VANCOUVER — Nothing ever comes down to one play until it does, until there are no other roads left that haven’t been washed away. The 102nd Grey Cup was a long climb, and for a long time the Calgary Stampeders were the better team, the best team, and Hamilton teetered on the edge. It was going to be another blowout. You could feel it.
And then with 55 seconds left Calgary’s backup punter was told to kick the damned ball out of bounds, because little Brandon Banks was back there and he had been getting closer all day, like water searching out the cracks. The Tiger-Cats were down two touchdowns early, down 20-7 to begin the fourth quarter, a team that started the season 1-6, way back when.
And they clawed their way back play by play, minute by minute, and they were down four points, now. The five-foot-seven, 153-pound Banks took three punts to the house the week before against Montreal, though one was called back for a penalty. They call him Speedy. One play.
“I’ve been told by my head coach not to comment on the call, but when they kicked to him I was excited,” said Hamilton offensive lineman Brian Simmons, who played against Banks in high school in North Carolina, and again in university. “I was like, this is a hell of an ending. What other guy could end this like that?
“And once I saw the flag, that dream died.”
The punt missed and Banks caught the ball at his own 20, not two yards from the left sideline, and he shot to his right. Calgary linebacker Karl McCartney overpursued and the play turned to a tumbling chaotic race and Banks blazed across the wide field and 52,056 fans went up like dry corn in a wildfire and he crossed the goal line with his arms wide and 35 seconds left and he collapsed. Lord above.
And 90 yards before Hamilton linebacker Taylor Reed, a 23-year-old rookie from Beaumont, Texas, had pushed McCartney in the back, two hands, right at the 20, and an orange flag sat on the turf. Obvious call. Banks fell to the turf and pounded it with his hand. Calgary, a great team that deserves everything it got, won the 102nd Grey Cup 20-16 in front of 52,056. You could hear them celebrating in the Tiger-Cats locker room, a dull roar. The men in the Hamilton room stared at nothing, yelled angrily, sat with their faces in their hands.
“I made it too close for the referee,” said Reed, sombre. “I’m taking full responsibility on that, man.
“We fought back. That fight is not only in this team, man, but that fight speaks to the city of Hamilton itself. It’s a rough city, and just a resilient town, man, a gritty city. And unfortunately, I let the city down, man. Let this team down.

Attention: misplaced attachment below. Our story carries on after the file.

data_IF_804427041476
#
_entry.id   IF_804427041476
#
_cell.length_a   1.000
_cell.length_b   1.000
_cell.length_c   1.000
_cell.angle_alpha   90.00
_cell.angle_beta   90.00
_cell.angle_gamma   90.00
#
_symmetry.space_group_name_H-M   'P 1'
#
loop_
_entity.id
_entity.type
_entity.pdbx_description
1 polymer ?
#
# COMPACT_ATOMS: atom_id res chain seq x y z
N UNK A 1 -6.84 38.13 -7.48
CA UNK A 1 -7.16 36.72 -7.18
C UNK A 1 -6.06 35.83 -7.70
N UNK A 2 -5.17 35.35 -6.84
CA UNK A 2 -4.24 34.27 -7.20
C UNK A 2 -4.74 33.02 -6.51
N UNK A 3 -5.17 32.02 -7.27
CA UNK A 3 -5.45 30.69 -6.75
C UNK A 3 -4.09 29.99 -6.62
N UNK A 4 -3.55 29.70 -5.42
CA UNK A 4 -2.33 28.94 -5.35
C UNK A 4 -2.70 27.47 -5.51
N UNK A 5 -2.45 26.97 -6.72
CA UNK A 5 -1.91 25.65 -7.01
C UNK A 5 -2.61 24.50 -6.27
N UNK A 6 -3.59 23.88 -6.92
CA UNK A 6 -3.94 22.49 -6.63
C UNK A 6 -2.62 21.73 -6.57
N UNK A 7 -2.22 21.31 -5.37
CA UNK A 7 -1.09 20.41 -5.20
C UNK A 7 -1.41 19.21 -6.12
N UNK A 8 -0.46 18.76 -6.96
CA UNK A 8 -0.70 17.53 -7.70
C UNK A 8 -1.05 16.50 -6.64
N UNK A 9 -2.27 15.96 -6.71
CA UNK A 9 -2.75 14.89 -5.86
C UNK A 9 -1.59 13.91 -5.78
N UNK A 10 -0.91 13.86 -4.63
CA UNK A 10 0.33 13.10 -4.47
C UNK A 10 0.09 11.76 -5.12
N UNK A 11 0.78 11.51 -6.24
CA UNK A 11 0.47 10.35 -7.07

“What ifs, you know? Knowing Speedy, he probably didn’t much need it.”
He didn’t. He was already gone. In the room one Tiger-Cat yelled out, “It was definitely no yards, man. 100 per cent, no f------ yards,” and he was right; McCartney was three or four yards away when Banks made the catch. You might have been able to call holding somewhere, too. None of that mattered.
“Speedy, he thought he was walking across the goal line with the Grey Cup-winning ball in his hands,” said Hamilton guard Peter Dyakowski.
“He’s furious, he’s livid,” said Simmons. “I really don’t think nobody should interview him right now.”
“We need to get better (at officiating) as a league,” said Hamilton head coach Kent Austin. “It changes lives. It’s important.”
Calgary deserved this Grey Cup. They went 15-3 in a year where the league was otherwise a mess, and quarterback Bo Levi Mitchell was surgical for most of the night, throwing for 334 yards and giving Calgary a lead they never gave all the way back.
But a 45-yard Banks touchdown catch closed the gap to 17-7 at halftime, and Hamilton quarterback Zach Collaros was gutty and terrific. There were other plays, other hinges that the game could have swung on. A blocked field goal in the second quarter. A terribly conservative Tiger-Cats play call on second-and-goal from the three-yard line, down 20-10 with 6:17 left.
Everywhere you went during this Grey Cup week, most everyone you talked to said the same thing: we need a game. After this season where offence-only scoring plummeted 23 per cent and the officiating was wretched and the games were hard to watch, we need a game. In some corners, it sounded like a prayer.
They got a game, and nearly got the greatest ending any Grey Cup could ever ask for. But that flag sat there burning on the turf, and next thing you knew there were 313-pound Stampeders linemen riding Calgary’s big beautiful white horse and brandishing a Stampeders flag, and they deserved it.
Hamilton, meanwhile, just hurt. As the Tiger-Cats locker room was opened Banks shot out fully dressed, his faux-gold headphones around his skinny neck, hat pulled low, sunglasses hiding his eyes. He cut through the crowd and he never stopped, saying, “I ain’t talking to nobody.” He left the building, people said, into the freezing Vancouver night. Brandon Banks was gone, and this time nobody could pull him back.